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Premarital, Mid-Marriage and Property Settlement Agreements

Oct 6, 2021 | Written by: Diana N. Fredericks, Esq. |

In 2018, we explored whether Reconciliation Agreements are enforceable.[1]

Three years later, the Appellate Division of New Jersey issued a published decision, Steele v. Steele[2], which addressed three types of marital agreements (MAs):  premarital (PMAs), mid-marriage agreements, and property settlement agreements.  

Notably, the Appellate Court determined that a marital agreement “deserves the heightened scrutiny we have applied to mid-marriage agreements, as in Pacelli. Much like other agreements between partners or spouses, the MA need not bear a specific label for us to address its enforceability.”

Ordinarily, "[p]re-nuptial agreements[3] establishing post-divorce obligations and rights should be held valid and enforceable."[4]  Such agreements made in contemplation of marriage are enforceable if they are fair and just.[5]  The public policy supporting enforcement of a pre-nuptial, as opposed to a post-nuptial, agreement is that one party remains free to walk away before the marriage takes place.

Conversely, mid-marriage agreements are generally unenforceable as they are "inherently coercive."   A mid-marriage agreement is "entered into before the marriage [has] lost all of its vitality and when at least one of the parties, without reservation, want[s] the marriage to survive."   Such agreements are carefully reviewed because they are "pregnant with the opportunity for one party to use the threat of dissolution 'to bargain themselves into positions of advantage.”

Property settlement agreements generally are enforceable, so long as they are "fair and equitable," as they assume the parties stand in adversarial positions and negotiate in their own self-interest.[6]   Property settlement agreements are prepared in contemplation of divorce, "when relations have already deteriorated.  Discovery is available, parties usually deal at arm’s length and the proceeding - almost by definition is adversarial."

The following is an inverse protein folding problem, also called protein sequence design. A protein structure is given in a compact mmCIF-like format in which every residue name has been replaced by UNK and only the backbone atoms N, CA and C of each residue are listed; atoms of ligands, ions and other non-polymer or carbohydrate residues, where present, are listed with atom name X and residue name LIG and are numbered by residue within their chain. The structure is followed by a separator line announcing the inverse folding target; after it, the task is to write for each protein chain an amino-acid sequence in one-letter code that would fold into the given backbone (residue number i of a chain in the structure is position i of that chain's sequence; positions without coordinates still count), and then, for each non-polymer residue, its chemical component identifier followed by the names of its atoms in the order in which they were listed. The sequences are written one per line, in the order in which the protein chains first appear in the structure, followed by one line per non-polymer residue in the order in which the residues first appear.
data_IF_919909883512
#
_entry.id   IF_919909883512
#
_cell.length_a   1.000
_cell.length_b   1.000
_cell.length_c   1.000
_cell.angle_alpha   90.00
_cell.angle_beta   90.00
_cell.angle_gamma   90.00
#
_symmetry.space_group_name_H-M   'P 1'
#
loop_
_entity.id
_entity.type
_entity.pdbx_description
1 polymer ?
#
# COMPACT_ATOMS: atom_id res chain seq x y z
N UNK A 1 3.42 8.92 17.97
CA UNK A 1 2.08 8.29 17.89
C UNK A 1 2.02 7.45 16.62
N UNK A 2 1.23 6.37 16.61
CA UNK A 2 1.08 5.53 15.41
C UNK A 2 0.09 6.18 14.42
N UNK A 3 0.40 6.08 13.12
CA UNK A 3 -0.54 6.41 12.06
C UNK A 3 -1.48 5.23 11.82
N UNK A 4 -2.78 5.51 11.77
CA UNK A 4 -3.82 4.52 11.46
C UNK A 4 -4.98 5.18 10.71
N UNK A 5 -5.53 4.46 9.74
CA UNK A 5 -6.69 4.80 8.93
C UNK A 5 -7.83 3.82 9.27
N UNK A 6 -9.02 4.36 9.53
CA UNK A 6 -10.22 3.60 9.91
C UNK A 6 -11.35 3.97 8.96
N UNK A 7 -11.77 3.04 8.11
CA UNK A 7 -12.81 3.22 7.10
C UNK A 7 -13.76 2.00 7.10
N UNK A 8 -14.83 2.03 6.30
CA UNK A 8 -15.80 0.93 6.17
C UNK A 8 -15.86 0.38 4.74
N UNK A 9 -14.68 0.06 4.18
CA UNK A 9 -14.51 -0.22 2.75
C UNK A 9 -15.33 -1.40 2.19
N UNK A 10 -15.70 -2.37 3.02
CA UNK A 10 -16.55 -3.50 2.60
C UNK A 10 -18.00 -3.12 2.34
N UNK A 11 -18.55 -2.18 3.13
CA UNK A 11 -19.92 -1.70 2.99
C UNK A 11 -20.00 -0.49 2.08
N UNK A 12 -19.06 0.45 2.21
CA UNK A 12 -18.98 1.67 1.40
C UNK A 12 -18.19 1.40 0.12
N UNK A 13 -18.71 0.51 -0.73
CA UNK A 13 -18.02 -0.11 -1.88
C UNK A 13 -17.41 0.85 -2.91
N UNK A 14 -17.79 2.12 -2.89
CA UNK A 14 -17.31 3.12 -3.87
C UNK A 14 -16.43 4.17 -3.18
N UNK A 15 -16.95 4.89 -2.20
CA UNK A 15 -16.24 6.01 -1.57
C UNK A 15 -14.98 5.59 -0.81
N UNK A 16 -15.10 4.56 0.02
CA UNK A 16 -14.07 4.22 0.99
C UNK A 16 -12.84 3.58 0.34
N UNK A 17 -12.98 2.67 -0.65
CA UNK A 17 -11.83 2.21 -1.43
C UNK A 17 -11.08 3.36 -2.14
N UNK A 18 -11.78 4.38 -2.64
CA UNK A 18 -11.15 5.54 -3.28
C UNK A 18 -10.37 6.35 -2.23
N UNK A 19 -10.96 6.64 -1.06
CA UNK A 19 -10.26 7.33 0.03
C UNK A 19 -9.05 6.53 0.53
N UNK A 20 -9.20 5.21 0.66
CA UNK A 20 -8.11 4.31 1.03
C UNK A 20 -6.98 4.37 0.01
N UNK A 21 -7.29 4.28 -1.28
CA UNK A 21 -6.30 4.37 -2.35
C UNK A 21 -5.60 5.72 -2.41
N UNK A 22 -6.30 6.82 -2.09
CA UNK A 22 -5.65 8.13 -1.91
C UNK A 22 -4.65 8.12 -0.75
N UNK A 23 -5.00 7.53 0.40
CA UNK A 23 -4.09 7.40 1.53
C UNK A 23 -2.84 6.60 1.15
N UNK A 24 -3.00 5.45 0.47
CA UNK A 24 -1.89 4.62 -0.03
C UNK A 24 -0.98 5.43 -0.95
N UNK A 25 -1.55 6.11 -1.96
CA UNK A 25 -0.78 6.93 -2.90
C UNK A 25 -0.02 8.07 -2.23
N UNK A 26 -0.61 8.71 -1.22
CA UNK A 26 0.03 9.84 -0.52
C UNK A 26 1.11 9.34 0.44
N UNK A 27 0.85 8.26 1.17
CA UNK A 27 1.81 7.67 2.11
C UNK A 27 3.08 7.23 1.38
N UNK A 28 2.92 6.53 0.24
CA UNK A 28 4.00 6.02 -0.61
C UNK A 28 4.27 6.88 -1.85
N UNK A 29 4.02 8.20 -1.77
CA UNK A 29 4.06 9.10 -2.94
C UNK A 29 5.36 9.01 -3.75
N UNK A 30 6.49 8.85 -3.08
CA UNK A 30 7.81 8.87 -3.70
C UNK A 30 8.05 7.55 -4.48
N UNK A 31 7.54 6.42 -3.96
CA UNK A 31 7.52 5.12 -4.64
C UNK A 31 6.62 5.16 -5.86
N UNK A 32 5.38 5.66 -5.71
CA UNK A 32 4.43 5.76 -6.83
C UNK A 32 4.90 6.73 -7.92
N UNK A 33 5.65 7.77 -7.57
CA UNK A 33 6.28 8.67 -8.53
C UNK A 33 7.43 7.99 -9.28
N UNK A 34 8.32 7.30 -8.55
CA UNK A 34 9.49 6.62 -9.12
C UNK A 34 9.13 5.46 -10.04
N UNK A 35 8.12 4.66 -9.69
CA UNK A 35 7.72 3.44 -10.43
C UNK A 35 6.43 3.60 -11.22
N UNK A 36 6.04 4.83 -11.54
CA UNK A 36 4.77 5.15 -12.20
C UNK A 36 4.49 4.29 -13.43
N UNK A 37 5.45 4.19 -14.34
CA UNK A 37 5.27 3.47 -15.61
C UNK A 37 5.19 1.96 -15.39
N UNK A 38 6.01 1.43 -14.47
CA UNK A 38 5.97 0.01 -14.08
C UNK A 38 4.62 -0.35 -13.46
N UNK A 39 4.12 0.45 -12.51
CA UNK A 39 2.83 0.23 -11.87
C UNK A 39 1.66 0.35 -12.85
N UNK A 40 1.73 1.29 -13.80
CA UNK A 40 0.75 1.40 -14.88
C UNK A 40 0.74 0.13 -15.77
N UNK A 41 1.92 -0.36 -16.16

In the Steele case, the parties did not negotiate a premarital agreement, but rather after they were married and while the wife was pregnant with their child, they negotiated a marital agreement.  Even though neither party was threatened with divorce or separation to prompt the signing of the agreement, the wife was married, left her job, and had given birth “a mere few weeks prior to signing the MA.”  The wife testified that the husband asked her to sign three weeks after the birth of their daughter, which felt “a little confrontational and opportunistic.”   The wife believed there would be consequences to not signing the MA and felt vulnerable, pressured, and concerned that the husband would “never let it go” if she did not sign.  These statements, coupled with questions about the husband’s financial disclosure, were significant to the Appellate Court and erroneously overlooked by the trial court, so much so that this case was remanded (sent back to the trial court) to be heard by a new judge.